The Mythe

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The Mythe is a house built on the top of a hill overlooking the town of Tewkesbury, England. There has been a house on the site for nearly a thousand years. The Mythe is the name of the house but it also the name of the surrounding area, about 4 square miles (10 km2). The main road going through it is the A38 or the "Mythe Road".

In Frome, Somerset there is a Victorian gothic house called Mythe House which is a house on the top of a hill too (Butts Hill) the house overlooks the town of Frome. The house was built in 1700's and the name 'Mythe House' is carved in stone on the front of the house.

On the south wall of the church of Studley St Mary, Warwickshire is the following: Sir Francis Lyttelton Holyoake-Goodricke died at Malvern Wells 29 December 1865 aged 68, buried Studley. Elizabeth Martha widow of above died 17 July 1888, The Mythe Tewkesbury. George Goodricke youngest son of above died 11 July 1888 aged 43 at The Mythe,

The house now standing on the plot is an early Georgian house that was built in 1753. This house was later bought by the Marquis de Lis. The Marquis' emblem of the Fleur de Lis was later incorporated into the crest of the French royal family. When he bought it he had a Gothic facade put on the front and the sides of the building. He later added a servants' quarters on the back.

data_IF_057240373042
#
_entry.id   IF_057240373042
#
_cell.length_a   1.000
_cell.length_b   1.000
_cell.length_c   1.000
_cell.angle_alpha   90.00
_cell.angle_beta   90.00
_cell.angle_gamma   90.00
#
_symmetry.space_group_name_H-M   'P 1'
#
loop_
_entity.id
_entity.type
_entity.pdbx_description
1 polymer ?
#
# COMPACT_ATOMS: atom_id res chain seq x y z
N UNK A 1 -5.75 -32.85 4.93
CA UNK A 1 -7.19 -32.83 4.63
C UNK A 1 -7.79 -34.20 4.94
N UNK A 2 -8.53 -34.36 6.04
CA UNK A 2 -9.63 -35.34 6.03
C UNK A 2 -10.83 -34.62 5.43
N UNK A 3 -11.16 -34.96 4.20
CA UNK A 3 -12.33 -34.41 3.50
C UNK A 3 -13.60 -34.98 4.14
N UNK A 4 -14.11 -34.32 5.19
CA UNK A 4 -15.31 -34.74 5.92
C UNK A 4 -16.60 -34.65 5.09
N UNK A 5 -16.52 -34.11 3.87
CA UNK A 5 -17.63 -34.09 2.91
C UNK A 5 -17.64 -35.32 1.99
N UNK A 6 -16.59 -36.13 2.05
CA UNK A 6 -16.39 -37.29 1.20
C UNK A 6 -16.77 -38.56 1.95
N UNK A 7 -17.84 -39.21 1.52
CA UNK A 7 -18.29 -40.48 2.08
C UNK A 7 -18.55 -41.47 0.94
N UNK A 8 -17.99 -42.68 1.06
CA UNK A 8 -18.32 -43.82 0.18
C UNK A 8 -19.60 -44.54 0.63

King John's Castle

King John's Castle nearby is the surviving fragment of an earlier house, comprising a medieval former staircase tower adjoining a Tudor building. There is no firm evidence for a castle on the site.[1]

Mythe in Old English means the joining of two rivers. There is The Mythe located in the Parish of Sheepy on the Warwickshire and Leicestershire border. At The Mythe where the rivers Sence and Anker join there is an area marked on the map as "King Dicks Hole" reputedly where King Richard III watered his horses before the Battle of Bosworth Field. According to some historians including Michael K Jones who wrote the book "Psychology of a Battle - Bosworth 1485" The Battle of Bosworth actually took place around Atherstone with Henry Tudor camping at Merevale Hall and Richard III camping at "The Mythe" where a farm is now situated. At The Mythe now there is a sheep and arable farm that has also diversified into Bed & Breakfast, Equine Cross Country and Fishing as well as running Team Building and Corporate Entertainment Events and the newly acquired Eventurous Team Building Activities company in 2018[2].


  1. ^ King John's Castle
  2. ^ "Eventurous bought by Garlands". Eventurous. 2018-12-10. Retrieved 2019-07-08.

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Coordinates: 52°0′33.5″N 2°9′38″W / 52.009306°N 2.16056°W / 52.009306; -2.16056